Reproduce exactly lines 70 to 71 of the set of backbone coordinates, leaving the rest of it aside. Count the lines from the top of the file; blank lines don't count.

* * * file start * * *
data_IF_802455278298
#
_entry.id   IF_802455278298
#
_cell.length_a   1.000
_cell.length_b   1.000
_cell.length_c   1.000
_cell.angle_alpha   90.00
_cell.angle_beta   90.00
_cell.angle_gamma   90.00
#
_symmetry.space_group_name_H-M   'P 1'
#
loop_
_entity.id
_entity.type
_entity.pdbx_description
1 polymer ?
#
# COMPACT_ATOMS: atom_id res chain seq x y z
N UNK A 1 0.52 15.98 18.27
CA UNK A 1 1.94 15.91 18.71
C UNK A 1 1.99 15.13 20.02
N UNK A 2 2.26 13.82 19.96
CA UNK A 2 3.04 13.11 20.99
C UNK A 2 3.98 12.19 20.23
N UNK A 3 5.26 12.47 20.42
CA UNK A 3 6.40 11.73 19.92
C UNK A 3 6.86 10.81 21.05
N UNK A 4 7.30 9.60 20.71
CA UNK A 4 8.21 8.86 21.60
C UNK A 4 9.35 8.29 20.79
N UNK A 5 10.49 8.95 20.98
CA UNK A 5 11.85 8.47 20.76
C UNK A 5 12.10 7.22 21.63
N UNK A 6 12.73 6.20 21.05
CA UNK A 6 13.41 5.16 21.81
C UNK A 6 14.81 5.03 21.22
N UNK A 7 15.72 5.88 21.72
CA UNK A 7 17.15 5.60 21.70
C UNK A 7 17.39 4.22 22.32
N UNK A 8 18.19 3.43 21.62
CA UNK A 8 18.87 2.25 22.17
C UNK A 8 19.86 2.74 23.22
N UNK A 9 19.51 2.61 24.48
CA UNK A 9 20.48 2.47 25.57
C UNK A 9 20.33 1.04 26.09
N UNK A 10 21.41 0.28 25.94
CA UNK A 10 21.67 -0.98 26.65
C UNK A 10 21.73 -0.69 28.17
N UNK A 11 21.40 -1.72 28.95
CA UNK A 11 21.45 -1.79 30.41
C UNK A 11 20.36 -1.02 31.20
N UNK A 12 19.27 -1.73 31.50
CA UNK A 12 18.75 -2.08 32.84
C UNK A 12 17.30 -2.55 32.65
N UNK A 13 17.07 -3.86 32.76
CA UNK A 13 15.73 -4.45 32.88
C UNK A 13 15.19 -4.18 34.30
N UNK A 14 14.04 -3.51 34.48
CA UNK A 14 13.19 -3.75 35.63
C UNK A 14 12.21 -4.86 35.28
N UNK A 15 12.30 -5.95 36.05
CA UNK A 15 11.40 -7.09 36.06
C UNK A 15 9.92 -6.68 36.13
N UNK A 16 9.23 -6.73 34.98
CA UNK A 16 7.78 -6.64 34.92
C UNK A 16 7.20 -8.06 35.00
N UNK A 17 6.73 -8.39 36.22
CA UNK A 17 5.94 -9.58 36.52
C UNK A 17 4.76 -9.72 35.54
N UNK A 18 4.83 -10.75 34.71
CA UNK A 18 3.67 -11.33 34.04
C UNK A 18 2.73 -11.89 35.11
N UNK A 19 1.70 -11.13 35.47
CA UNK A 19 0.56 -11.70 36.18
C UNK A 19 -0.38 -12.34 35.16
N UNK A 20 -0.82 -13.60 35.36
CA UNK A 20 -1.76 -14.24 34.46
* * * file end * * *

CA UNK A 17 5.94 -9.58 36.52
C UNK A 17 4.76 -9.72 35.54